Thomas E. Lovejoy is president of the nonprofit H. John Heinz III Center for Science, Economics and the Environment. Founder of the public television series Nature, he formerly served as chief biodiversity advisor and lead specialist for the environment for the Latin American region for the World Bank, as senior advisor to the president of the UN Foundation, as assistant secretary for environmental and external affairs for the Smithsonian Institution, and as executive vice president of World Wildlife Fund's U.S. division. (He retains his link with the Smith-sonian as a research associate of the Smithsonian Tropical Research Institute.) In 2001, Lovejoy received the John and Alice Tyler Prize for Environmental Achievement. He is past president of the American Institute of Biological Sciences, past chairman of the U.S. Man and Biosphere Program, and past president of the Society for Conservation Biology, and he continues to serve on numerous scientific and conservation boards and advisory groups, including those of the American Museum of Natural History, the New York Botanical Garden, the Institute for Ecosystem Studies, the Wildlife Trust, the Woods Hole Research Center, and the Yale Institute for Biospheric Studies. He holds a B.S. and Ph.D. in biology from Yale University.

Walter J. Lusigi is senior advisor for the Global Environment Facility. He is also a member of the Norwegian Academy of Science and Letters, professor of conservation biology at the University of Oslo, and an affiliate member of the range science faculty at Colorado State University. Lusigi previously worked with the World Bank and UNESCO, and he has been an ecologist for the Office of the President of Kenya. He received his B.Sc. and M.Sc. in rangeland ecology and wildlife management from Colorado State University and his Ph.D. in landscape ecology from the Technical University of Munich, Germany.

Kenton R. Miller recently retired as vice president for international development and conservation at the World Resources Institute (WRI). He has an extensive background in wildlands management; prior to joining WRI he served as director (p.xv) general of IUCN, and after joining WRI he directed its biological resources program for ten years. Miller has also served as international coordinator for the joint WRI/IUCN/UN Environment Programme's Biodiversity Program, which produced the global biodiversity strategy. He has published extensively on wild-lands management, national parks and protected areas, biodiversity conservation, bioregional planning, and decentralization. In 2005 Miller received the Bruno H. Schubert Award for his dedication to conservation issues. His undergraduate degree is from the University of Washington's school of forestry, and he holds a Ph.D. in forestry economics from New York University.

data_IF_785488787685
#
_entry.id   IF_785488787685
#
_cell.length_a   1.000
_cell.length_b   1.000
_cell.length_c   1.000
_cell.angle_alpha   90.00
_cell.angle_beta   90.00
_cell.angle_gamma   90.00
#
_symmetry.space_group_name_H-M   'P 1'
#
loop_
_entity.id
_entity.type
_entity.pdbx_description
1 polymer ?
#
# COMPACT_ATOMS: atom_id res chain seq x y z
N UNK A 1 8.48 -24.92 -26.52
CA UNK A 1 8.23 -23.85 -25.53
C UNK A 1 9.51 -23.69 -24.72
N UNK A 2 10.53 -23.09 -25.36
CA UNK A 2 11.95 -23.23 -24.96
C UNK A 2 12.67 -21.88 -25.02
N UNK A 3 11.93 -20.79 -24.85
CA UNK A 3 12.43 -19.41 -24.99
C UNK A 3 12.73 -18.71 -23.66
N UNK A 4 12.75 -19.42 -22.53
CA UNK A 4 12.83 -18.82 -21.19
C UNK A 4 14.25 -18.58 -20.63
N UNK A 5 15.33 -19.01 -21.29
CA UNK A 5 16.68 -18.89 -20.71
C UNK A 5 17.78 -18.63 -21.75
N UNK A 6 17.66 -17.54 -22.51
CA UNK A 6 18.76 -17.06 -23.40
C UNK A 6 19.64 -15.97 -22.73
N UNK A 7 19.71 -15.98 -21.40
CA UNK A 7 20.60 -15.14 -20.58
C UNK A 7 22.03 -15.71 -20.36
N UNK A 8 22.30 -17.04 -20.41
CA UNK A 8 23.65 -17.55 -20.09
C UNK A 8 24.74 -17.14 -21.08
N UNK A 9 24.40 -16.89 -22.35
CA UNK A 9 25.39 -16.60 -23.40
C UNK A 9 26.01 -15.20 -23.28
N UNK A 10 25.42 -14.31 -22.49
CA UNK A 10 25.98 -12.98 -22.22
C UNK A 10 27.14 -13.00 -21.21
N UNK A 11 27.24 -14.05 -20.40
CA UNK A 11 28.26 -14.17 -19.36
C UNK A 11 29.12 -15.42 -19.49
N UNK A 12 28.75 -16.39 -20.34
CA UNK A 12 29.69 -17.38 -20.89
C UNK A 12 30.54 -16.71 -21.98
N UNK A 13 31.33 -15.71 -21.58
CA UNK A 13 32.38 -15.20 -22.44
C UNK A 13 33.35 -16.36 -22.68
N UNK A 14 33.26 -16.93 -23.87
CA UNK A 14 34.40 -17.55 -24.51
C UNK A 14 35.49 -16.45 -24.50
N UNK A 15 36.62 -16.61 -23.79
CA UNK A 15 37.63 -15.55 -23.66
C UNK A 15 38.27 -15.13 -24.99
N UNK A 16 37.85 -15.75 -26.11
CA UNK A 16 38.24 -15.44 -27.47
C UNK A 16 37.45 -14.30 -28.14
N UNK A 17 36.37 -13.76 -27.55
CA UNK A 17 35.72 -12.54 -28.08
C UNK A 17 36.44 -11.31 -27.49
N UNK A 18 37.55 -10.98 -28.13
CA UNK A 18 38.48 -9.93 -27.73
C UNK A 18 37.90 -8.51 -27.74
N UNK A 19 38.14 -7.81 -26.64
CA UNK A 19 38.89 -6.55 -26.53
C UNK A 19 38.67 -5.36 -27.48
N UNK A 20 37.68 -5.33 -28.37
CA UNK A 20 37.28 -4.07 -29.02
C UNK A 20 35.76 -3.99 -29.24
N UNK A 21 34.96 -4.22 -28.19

Russell W. Peterson is director of research and development for the DuPont Corporation, as well as president emeritus of the International Council for Bird Preservation. He has previously served as governor of Delaware, chairman of the Council on Environmental Quality, president of the National Audubon Society, vice president of IUCN, president of New Directions, and president of the Better World Society. Additionally, he has held visiting professorships at various universities. Peterson received his Ph.D. in chemistry from the University of Wisconsin.

John E. Reynolds III is senior scientist and manager of the Manatee Research Program at Mote Marine Laboratory in Sarasota, Florida, as well as cochair of the IUCN Sirenian Specialist Group. He was previously professor of marine science and biology and chair of the Natural Sciences Collegium at Eckerd College (1980–2001), where he was integral in establishing the marine science major. In 1989, Reynolds became a member of the Marine Mammal Commission's Committee of Scientific Advisors on Marine Mammals; in 1990 he became chair of the committee. In 1991 he was appointed chair of the Marine Mammal Commission, and he served on the commission during the George H. W. Bush, William Clinton, and George W. Bush administrations, retiring in 2001. Reynolds holds a B.A. from Western Maryland College and an M.S. and Ph.D. in biological oceanography from the University of Miami's Rosenstiel School of Marine and Atmospheric Sciences, where he conducted thesis and dissertation research on behavioral ecology and functional morphology of manatees. He has published nearly 200 papers, abstracts, and books.

Nicholas A. Robinson is the Gilbert and Sarah Kerlin Distinguished Professor of Environmental Law at Pace University School of Law, where he has founded a program in environmental law, as well as the legal advisor and chairman of IUCN-The World Conservation Union's Commission on Environmental Law. He has practiced environmental law in legal firms for various municipalities. In 1969, Robinson was named to the Legal Advisory Committee of the Council on Environmental Quality to develop environmental law. He later served as the general counsel for the New York State Department of Environmental Conservation, a position in which he drafted New York's wetlands and wild bird laws; he is also former chairman of the statutory Freshwater Wetlands Appeals Board and Greenway Heritage Conservancy for the Hudson River Valley. The author of several books and numerous articles relating to legal aspects of environmental issues, Robinson holds an A.B. from Brown University and a J.D. from Columbia University.